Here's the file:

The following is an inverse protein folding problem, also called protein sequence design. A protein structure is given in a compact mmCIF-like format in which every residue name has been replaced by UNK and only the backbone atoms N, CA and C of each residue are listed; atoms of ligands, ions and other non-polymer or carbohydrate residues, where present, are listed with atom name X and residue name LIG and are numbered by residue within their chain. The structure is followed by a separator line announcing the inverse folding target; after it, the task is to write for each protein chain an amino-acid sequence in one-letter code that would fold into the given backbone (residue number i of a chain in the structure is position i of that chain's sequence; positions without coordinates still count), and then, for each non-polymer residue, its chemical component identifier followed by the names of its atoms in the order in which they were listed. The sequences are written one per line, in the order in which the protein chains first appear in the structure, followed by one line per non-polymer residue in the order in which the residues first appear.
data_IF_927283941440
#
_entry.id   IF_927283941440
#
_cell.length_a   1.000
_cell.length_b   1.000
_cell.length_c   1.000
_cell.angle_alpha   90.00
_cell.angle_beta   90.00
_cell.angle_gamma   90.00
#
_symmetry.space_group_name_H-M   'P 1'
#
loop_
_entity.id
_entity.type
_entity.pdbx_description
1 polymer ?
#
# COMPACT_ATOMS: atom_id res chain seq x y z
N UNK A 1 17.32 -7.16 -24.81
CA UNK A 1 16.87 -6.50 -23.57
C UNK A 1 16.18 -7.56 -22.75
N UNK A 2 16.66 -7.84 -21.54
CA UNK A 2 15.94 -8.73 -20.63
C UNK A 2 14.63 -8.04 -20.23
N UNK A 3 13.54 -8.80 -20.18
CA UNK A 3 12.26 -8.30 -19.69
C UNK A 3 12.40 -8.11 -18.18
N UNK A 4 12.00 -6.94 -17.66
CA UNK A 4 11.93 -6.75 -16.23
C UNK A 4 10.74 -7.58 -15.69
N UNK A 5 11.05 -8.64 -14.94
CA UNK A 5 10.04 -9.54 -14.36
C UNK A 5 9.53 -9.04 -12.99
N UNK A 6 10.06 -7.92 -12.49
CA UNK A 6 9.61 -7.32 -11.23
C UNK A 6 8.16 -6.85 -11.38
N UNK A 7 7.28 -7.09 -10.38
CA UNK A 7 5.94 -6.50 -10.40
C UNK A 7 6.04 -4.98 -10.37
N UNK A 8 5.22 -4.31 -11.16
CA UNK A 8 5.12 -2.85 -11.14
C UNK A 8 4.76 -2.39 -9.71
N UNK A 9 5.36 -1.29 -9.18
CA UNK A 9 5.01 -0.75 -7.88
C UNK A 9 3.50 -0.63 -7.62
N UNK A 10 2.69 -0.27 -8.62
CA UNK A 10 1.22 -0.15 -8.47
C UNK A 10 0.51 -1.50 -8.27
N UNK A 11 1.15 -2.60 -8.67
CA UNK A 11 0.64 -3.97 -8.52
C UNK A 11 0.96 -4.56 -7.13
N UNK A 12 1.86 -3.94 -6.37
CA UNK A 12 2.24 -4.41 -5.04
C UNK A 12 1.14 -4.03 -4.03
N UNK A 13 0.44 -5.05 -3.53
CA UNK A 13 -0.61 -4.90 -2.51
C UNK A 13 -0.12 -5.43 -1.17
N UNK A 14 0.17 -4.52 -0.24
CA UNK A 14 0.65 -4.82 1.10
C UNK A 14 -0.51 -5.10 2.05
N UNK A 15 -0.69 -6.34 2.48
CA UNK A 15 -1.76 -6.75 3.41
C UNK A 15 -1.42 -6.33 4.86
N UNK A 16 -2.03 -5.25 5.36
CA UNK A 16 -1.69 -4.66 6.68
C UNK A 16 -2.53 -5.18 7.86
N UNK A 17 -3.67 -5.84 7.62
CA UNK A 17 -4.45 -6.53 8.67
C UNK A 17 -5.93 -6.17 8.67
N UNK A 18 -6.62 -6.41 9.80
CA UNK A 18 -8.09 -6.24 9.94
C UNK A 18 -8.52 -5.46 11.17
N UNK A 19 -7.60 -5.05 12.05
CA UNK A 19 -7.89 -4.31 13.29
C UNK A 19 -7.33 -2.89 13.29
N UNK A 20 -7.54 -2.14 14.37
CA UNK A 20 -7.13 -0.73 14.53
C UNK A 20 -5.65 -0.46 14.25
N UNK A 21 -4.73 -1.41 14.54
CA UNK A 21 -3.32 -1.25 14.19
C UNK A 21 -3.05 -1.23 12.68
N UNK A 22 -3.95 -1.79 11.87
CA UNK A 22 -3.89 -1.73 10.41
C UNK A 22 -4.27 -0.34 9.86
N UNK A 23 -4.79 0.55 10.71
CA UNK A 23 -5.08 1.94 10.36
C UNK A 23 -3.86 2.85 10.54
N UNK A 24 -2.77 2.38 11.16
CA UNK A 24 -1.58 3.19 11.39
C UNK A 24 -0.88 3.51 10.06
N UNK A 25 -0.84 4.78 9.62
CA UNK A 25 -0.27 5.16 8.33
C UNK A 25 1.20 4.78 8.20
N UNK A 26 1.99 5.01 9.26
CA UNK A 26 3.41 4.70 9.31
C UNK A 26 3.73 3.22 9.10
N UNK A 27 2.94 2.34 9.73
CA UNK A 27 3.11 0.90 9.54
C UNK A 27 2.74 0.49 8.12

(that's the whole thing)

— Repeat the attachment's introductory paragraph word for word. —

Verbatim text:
The following is an inverse protein folding problem, also called protein sequence design. A protein structure is given in a compact mmCIF-like format in which every residue name has been replaced by UNK and only the backbone atoms N, CA and C of each residue are listed; atoms of ligands, ions and other non-polymer or carbohydrate residues, where present, are listed with atom name X and residue name LIG and are numbered by residue within their chain. The structure is followed by a separator line announcing the inverse folding target; after it, the task is to write for each protein chain an amino-acid sequence in one-letter code that would fold into the given backbone (residue number i of a chain in the structure is position i of that chain's sequence; positions without coordinates still count), and then, for each non-polymer residue, its chemical component identifier followed by the names of its atoms in the order in which they were listed. The sequences are written one per line, in the order in which the protein chains first appear in the structure, followed by one line per non-polymer residue in the order in which the residues first appear.